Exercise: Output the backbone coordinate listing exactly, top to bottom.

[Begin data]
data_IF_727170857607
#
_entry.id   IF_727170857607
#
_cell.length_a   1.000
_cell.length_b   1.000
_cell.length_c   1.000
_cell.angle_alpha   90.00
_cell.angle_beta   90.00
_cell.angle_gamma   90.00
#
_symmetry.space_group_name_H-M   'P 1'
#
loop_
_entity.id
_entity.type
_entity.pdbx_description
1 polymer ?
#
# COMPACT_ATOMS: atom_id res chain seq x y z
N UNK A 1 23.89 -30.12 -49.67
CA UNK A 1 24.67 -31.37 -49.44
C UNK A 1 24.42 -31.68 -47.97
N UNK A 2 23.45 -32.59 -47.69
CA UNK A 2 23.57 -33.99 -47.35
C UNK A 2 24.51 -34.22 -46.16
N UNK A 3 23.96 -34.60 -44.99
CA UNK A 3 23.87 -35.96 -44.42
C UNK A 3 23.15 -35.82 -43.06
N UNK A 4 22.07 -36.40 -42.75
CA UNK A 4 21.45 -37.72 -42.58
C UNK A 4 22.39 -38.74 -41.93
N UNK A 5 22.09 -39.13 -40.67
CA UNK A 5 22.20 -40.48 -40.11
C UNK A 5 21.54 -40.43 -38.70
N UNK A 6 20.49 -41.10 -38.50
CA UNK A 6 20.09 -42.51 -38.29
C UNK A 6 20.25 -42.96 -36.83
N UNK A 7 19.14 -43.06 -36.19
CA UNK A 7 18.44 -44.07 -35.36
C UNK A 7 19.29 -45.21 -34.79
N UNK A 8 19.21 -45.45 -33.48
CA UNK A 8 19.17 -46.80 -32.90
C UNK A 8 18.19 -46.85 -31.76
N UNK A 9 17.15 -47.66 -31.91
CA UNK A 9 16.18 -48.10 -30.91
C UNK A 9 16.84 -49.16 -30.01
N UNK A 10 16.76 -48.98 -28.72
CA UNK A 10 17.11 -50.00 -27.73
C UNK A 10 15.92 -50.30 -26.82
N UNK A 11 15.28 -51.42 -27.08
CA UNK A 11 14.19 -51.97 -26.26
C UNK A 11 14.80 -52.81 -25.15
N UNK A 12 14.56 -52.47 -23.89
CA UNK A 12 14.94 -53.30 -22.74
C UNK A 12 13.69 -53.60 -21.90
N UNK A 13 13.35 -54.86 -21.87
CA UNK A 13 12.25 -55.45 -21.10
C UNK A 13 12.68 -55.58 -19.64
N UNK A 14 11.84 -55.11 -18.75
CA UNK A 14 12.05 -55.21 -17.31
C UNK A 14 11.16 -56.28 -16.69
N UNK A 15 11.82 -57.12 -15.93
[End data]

data_IF_727170857607
#
_entry.id   IF_727170857607
#
_cell.length_a   1.000
_cell.length_b   1.000
_cell.length_c   1.000
_cell.angle_alpha   90.00
_cell.angle_beta   90.00
_cell.angle_gamma   90.00
#
_symmetry.space_group_name_H-M   'P 1'
#
loop_
_entity.id
_entity.type
_entity.pdbx_description
1 polymer ?
#
# COMPACT_ATOMS: atom_id res chain seq x y z
N UNK A 1 23.89 -30.12 -49.67
CA UNK A 1 24.67 -31.37 -49.44
C UNK A 1 24.42 -31.68 -47.97
N UNK A 2 23.45 -32.59 -47.69
CA UNK A 2 23.57 -33.99 -47.35
C UNK A 2 24.51 -34.22 -46.16
N UNK A 3 23.96 -34.60 -44.99
CA UNK A 3 23.87 -35.96 -44.42
C UNK A 3 23.15 -35.82 -43.06
N UNK A 4 22.07 -36.40 -42.75
CA UNK A 4 21.45 -37.72 -42.58
C UNK A 4 22.39 -38.74 -41.93
N UNK A 5 22.09 -39.13 -40.67
CA UNK A 5 22.20 -40.48 -40.11
C UNK A 5 21.54 -40.43 -38.70
N UNK A 6 20.49 -41.10 -38.50
CA UNK A 6 20.09 -42.51 -38.29
C UNK A 6 20.25 -42.96 -36.83
N UNK A 7 19.14 -43.06 -36.19
CA UNK A 7 18.44 -44.07 -35.36
C UNK A 7 19.29 -45.21 -34.79
N UNK A 8 19.21 -45.45 -33.48
CA UNK A 8 19.17 -46.80 -32.90
C UNK A 8 18.19 -46.85 -31.76
N UNK A 9 17.15 -47.66 -31.91
CA UNK A 9 16.18 -48.10 -30.91
C UNK A 9 16.84 -49.16 -30.01
N UNK A 10 16.76 -48.98 -28.72
CA UNK A 10 17.11 -50.00 -27.73
C UNK A 10 15.92 -50.30 -26.82
N UNK A 11 15.28 -51.42 -27.08
CA UNK A 11 14.19 -51.97 -26.26
C UNK A 11 14.80 -52.81 -25.15
N UNK A 12 14.56 -52.47 -23.89
CA UNK A 12 14.94 -53.30 -22.74
C UNK A 12 13.69 -53.60 -21.90
N UNK A 13 13.35 -54.86 -21.87
CA UNK A 13 12.25 -55.45 -21.10
C UNK A 13 12.68 -55.58 -19.64
N UNK A 14 11.84 -55.11 -18.75
CA UNK A 14 12.05 -55.21 -17.31
C UNK A 14 11.16 -56.28 -16.69
N UNK A 15 11.82 -57.12 -15.93